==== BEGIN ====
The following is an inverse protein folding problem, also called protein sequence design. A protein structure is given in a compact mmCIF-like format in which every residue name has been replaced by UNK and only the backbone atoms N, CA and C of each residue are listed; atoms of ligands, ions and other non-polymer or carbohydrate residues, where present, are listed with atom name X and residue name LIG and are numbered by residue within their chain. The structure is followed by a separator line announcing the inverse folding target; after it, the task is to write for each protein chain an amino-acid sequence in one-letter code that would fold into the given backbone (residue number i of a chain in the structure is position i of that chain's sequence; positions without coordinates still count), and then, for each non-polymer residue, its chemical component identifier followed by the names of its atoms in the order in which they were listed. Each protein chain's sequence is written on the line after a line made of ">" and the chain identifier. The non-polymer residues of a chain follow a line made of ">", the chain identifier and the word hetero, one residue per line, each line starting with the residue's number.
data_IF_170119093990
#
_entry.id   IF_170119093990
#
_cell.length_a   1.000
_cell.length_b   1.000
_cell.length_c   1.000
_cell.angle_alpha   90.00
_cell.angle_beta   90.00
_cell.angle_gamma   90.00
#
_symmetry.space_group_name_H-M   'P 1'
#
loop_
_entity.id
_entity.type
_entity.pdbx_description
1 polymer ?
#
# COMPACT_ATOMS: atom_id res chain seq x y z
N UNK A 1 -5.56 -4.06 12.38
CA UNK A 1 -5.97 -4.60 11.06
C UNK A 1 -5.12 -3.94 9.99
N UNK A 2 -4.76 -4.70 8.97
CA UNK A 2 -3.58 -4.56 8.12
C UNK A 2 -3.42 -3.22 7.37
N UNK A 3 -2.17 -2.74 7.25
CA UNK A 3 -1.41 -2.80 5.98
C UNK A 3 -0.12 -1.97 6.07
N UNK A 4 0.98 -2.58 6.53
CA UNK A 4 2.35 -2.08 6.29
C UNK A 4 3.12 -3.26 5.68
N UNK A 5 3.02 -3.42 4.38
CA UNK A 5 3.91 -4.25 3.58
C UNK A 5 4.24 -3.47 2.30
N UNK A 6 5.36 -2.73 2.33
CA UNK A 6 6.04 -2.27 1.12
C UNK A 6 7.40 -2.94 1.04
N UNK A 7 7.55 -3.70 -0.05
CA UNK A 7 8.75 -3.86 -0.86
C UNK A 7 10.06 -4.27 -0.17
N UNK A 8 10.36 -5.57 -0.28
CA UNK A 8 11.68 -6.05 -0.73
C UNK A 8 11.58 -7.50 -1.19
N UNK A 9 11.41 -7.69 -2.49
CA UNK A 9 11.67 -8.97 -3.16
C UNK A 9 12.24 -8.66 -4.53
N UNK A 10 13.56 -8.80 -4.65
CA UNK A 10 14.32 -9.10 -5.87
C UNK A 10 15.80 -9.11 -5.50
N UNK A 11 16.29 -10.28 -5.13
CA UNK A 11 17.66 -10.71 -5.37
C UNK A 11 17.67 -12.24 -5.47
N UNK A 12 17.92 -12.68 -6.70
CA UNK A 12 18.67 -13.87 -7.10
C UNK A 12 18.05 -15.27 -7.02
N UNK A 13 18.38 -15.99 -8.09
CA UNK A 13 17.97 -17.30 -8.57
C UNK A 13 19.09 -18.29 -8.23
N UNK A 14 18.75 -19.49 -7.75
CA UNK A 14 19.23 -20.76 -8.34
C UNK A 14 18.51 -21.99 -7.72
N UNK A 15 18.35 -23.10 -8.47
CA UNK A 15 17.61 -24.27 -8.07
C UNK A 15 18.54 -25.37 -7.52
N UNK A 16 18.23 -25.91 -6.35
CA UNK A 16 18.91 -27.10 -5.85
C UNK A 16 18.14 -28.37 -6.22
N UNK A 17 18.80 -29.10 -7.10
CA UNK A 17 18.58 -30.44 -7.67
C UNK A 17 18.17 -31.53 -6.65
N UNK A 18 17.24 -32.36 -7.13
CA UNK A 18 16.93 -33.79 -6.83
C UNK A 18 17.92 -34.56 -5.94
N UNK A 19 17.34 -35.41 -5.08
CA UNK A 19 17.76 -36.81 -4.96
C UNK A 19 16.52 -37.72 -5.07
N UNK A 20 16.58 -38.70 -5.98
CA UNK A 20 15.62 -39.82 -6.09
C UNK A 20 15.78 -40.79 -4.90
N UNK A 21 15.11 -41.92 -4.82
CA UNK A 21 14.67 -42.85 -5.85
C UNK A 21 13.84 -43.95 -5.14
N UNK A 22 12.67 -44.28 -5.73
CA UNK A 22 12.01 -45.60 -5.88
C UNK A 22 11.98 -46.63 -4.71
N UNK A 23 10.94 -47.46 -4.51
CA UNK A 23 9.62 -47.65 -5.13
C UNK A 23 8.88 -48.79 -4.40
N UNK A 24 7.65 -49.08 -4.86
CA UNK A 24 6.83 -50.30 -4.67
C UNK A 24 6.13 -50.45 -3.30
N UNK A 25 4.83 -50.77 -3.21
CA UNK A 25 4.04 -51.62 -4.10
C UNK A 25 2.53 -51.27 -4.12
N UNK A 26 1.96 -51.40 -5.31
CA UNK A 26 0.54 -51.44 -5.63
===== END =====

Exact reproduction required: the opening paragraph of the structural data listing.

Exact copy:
The following is an inverse protein folding problem, also called protein sequence design. A protein structure is given in a compact mmCIF-like format in which every residue name has been replaced by UNK and only the backbone atoms N, CA and C of each residue are listed; atoms of ligands, ions and other non-polymer or carbohydrate residues, where present, are listed with atom name X and residue name LIG and are numbered by residue within their chain. The structure is followed by a separator line announcing the inverse folding target; after it, the task is to write for each protein chain an amino-acid sequence in one-letter code that would fold into the given backbone (residue number i of a chain in the structure is position i of that chain's sequence; positions without coordinates still count), and then, for each non-polymer residue, its chemical component identifier followed by the names of its atoms in the order in which they were listed. Each protein chain's sequence is written on the line after a line made of ">" and the chain identifier. The non-polymer residues of a chain follow a line made of ">", the chain identifier and the word hetero, one residue per line, each line starting with the residue's number.